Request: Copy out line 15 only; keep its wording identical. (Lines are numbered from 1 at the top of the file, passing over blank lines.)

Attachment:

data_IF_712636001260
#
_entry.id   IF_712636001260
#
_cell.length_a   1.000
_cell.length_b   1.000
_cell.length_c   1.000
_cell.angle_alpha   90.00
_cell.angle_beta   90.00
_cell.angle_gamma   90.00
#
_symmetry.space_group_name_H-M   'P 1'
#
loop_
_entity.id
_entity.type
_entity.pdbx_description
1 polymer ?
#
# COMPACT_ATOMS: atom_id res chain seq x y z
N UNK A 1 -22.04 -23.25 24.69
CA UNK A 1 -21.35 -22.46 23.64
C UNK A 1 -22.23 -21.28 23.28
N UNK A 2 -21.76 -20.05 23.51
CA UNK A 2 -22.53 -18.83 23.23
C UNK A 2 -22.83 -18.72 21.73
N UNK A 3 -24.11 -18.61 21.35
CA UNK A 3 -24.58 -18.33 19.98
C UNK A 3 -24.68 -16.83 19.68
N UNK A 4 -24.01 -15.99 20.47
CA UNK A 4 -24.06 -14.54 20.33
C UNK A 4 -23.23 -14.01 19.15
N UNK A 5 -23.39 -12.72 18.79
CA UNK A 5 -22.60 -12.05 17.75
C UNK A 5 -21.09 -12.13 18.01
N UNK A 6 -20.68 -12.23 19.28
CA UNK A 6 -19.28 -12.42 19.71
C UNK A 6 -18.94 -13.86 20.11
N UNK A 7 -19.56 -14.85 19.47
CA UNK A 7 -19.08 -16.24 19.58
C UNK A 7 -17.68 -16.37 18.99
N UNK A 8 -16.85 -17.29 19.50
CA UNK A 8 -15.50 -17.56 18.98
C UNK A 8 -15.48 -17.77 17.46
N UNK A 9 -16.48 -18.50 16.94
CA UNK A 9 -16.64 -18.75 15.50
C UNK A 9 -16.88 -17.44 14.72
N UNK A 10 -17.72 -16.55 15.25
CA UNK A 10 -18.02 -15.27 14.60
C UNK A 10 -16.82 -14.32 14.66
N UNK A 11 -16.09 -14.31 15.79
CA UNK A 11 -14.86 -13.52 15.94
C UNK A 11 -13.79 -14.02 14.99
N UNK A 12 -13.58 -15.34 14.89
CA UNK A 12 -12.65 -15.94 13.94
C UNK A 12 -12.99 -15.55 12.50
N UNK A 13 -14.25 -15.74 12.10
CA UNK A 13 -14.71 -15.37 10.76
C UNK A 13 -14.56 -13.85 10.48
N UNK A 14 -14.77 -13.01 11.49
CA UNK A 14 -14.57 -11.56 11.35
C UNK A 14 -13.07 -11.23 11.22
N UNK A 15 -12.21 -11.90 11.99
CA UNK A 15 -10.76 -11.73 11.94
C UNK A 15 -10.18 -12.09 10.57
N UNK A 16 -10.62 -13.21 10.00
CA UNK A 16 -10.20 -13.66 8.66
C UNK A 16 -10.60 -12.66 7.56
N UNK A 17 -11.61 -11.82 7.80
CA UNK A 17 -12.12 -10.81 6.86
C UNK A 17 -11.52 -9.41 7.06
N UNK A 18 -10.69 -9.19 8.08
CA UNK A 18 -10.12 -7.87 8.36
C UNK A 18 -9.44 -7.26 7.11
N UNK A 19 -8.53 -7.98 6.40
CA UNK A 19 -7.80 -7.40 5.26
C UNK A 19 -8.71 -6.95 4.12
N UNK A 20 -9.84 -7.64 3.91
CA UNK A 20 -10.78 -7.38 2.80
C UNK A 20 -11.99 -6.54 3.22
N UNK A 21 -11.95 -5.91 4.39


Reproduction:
_entity.id